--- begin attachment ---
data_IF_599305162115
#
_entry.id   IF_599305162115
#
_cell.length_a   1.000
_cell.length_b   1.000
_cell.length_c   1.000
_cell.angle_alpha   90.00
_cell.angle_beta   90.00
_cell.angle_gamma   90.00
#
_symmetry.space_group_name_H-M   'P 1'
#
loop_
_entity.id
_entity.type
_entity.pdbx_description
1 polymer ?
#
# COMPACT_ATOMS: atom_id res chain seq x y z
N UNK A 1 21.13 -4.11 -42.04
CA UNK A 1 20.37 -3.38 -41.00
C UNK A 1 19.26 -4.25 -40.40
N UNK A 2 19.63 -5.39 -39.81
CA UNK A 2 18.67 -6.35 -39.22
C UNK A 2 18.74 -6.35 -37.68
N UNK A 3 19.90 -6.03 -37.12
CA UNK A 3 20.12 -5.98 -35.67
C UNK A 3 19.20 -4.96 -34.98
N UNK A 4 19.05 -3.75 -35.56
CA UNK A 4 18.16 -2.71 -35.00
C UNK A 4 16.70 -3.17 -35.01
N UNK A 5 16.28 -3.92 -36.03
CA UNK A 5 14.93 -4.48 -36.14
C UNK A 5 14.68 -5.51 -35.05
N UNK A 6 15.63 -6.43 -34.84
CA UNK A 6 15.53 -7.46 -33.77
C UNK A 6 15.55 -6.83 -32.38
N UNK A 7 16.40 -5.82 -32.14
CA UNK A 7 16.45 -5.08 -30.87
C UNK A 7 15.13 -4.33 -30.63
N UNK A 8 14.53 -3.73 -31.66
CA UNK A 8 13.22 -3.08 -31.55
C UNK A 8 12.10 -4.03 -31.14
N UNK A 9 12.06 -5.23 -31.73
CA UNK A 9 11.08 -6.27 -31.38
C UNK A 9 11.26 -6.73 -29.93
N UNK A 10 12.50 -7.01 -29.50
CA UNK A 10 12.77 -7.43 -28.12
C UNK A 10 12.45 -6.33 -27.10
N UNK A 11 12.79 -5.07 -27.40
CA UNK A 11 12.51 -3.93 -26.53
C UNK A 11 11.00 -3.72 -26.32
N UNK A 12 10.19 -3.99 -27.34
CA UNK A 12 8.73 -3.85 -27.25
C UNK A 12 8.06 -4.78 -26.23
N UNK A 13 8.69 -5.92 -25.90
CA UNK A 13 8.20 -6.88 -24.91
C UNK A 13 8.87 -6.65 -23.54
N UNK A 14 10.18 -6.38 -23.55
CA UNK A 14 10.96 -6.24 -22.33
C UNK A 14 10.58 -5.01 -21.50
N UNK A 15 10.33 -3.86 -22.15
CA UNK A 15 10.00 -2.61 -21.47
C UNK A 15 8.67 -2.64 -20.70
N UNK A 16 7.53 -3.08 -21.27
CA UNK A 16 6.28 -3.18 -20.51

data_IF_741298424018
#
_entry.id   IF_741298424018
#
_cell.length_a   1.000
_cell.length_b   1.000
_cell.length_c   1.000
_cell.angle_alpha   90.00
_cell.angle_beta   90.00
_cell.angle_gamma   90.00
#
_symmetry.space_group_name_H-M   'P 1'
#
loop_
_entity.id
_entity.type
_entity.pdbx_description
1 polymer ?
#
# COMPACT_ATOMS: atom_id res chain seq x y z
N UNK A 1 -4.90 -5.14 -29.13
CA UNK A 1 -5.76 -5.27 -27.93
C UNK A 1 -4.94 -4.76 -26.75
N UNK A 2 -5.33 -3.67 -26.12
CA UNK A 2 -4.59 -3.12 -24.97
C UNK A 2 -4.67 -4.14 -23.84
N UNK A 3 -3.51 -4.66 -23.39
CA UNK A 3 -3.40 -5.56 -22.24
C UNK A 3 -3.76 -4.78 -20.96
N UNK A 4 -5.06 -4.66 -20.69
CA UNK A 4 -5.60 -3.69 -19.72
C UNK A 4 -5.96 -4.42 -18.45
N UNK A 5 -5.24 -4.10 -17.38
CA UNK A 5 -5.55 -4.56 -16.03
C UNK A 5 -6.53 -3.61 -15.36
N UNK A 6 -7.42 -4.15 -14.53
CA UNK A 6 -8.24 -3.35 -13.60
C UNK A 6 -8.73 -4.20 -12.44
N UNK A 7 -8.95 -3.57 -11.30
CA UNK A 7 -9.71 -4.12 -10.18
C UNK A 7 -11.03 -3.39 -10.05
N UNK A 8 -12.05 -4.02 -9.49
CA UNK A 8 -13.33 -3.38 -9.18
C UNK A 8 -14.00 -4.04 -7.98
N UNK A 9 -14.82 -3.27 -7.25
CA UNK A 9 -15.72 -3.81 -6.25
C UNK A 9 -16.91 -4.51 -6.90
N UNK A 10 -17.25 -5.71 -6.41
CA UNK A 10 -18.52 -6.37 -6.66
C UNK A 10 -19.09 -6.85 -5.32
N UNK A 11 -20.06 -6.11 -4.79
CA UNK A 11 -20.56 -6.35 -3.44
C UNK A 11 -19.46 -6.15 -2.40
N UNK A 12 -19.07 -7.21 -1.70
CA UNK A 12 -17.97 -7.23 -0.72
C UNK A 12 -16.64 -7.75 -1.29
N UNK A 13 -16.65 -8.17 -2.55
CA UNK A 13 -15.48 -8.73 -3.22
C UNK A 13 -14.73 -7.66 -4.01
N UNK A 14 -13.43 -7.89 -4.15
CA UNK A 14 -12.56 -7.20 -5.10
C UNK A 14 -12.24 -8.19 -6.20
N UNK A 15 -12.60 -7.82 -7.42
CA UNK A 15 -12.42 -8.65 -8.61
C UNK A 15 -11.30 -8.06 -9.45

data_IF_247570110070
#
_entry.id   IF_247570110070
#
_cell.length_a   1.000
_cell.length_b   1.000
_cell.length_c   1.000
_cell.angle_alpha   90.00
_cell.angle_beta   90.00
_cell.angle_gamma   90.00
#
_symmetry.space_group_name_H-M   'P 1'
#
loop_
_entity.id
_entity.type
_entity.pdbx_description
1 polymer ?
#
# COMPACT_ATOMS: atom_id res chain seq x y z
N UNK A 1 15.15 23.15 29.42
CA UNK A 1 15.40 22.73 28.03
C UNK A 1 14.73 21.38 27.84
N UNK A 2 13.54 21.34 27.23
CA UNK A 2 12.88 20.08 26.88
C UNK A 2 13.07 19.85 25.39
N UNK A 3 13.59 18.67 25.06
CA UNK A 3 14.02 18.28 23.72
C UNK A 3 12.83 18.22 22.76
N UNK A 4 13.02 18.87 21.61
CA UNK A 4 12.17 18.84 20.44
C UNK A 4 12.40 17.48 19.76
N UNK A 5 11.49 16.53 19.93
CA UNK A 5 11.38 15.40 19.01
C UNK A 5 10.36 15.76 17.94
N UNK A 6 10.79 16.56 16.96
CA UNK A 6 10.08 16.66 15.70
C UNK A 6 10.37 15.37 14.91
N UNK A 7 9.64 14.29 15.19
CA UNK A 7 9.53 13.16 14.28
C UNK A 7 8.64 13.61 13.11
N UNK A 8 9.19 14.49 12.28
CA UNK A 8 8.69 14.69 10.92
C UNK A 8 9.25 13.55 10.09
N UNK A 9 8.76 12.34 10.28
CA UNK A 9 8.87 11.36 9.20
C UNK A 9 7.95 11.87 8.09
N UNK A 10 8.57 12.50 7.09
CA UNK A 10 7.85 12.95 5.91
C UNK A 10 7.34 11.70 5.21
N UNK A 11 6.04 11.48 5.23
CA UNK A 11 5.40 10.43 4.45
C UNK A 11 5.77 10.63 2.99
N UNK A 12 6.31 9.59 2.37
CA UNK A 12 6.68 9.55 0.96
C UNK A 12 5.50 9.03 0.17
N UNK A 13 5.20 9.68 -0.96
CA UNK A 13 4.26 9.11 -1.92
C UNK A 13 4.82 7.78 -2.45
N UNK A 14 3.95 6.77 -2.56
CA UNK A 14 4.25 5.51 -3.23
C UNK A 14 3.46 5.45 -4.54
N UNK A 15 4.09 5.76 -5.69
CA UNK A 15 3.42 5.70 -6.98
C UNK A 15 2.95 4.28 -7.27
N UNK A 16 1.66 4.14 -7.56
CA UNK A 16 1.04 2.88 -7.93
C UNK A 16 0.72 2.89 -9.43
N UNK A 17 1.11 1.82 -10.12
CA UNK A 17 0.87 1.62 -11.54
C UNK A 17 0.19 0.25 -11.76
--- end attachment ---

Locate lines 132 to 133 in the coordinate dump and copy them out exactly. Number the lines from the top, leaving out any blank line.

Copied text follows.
C UNK A 15 -11.30 -8.06 -9.45

data_IF_247570110070